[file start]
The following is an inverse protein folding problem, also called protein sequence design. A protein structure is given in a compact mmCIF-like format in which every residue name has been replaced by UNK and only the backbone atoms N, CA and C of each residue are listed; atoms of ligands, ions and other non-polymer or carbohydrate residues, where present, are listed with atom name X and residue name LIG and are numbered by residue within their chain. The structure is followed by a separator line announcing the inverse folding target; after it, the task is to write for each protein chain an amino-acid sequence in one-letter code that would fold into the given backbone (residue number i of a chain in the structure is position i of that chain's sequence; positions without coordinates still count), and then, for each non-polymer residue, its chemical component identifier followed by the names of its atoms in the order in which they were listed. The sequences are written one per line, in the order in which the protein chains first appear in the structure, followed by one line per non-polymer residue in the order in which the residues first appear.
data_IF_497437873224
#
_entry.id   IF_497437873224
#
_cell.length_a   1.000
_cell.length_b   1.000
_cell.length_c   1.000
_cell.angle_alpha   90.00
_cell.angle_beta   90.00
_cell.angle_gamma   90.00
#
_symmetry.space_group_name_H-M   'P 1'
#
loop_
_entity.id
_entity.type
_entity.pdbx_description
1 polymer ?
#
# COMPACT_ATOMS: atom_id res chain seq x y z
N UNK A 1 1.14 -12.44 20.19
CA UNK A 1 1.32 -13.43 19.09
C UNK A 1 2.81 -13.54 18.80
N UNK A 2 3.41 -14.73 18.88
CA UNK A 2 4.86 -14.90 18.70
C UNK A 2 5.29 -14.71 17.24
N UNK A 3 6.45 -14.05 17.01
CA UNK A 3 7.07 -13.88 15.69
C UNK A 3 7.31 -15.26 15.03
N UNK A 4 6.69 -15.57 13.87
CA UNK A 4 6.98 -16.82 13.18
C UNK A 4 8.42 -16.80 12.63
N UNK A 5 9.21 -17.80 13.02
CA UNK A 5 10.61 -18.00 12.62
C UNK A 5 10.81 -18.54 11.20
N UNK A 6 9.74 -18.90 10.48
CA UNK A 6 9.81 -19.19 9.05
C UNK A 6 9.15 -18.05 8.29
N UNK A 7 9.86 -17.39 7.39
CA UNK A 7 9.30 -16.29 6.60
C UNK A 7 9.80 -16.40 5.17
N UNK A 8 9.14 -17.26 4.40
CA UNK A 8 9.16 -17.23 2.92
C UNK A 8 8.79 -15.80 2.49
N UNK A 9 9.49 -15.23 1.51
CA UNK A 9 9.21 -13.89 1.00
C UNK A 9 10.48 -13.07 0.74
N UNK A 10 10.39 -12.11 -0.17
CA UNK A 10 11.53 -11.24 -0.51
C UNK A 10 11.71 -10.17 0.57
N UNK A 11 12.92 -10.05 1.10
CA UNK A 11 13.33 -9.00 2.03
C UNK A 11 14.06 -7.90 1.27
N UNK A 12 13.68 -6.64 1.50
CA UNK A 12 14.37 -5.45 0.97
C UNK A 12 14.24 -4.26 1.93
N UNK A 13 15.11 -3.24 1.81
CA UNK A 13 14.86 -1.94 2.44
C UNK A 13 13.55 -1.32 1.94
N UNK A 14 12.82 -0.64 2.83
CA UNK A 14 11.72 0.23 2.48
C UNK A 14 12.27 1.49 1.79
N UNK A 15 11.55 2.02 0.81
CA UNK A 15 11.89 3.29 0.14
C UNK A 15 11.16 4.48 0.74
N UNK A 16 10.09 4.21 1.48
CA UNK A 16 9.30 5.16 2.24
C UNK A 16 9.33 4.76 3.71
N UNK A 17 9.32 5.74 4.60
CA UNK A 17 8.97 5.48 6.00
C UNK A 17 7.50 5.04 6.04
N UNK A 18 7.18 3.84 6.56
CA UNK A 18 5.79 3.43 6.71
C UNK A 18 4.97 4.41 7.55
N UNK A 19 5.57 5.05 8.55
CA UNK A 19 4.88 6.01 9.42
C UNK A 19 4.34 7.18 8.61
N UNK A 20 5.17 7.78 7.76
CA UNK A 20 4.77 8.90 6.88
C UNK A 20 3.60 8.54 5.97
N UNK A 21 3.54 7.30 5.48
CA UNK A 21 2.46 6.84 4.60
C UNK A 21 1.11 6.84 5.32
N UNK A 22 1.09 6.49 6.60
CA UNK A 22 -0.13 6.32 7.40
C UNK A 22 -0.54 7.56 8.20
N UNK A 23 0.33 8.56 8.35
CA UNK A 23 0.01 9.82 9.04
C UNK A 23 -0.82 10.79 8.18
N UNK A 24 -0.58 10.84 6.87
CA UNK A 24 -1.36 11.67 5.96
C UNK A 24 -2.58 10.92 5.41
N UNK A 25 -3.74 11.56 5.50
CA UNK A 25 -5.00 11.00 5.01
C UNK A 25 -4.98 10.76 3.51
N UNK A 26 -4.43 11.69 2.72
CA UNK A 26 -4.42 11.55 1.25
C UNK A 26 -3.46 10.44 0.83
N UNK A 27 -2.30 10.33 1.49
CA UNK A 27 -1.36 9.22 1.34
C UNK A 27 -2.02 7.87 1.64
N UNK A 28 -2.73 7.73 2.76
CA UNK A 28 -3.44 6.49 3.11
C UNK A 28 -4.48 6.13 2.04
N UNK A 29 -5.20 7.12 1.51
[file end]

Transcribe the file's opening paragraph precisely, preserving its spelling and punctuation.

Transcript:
The following is an inverse protein folding problem, also called protein sequence design. A protein structure is given in a compact mmCIF-like format in which every residue name has been replaced by UNK and only the backbone atoms N, CA and C of each residue are listed; atoms of ligands, ions and other non-polymer or carbohydrate residues, where present, are listed with atom name X and residue name LIG and are numbered by residue within their chain. The structure is followed by a separator line announcing the inverse folding target; after it, the task is to write for each protein chain an amino-acid sequence in one-letter code that would fold into the given backbone (residue number i of a chain in the structure is position i of that chain's sequence; positions without coordinates still count), and then, for each non-polymer residue, its chemical component identifier followed by the names of its atoms in the order in which they were listed. The sequences are written one per line, in the order in which the protein chains first appear in the structure, followed by one line per non-polymer residue in the order in which the residues first appear.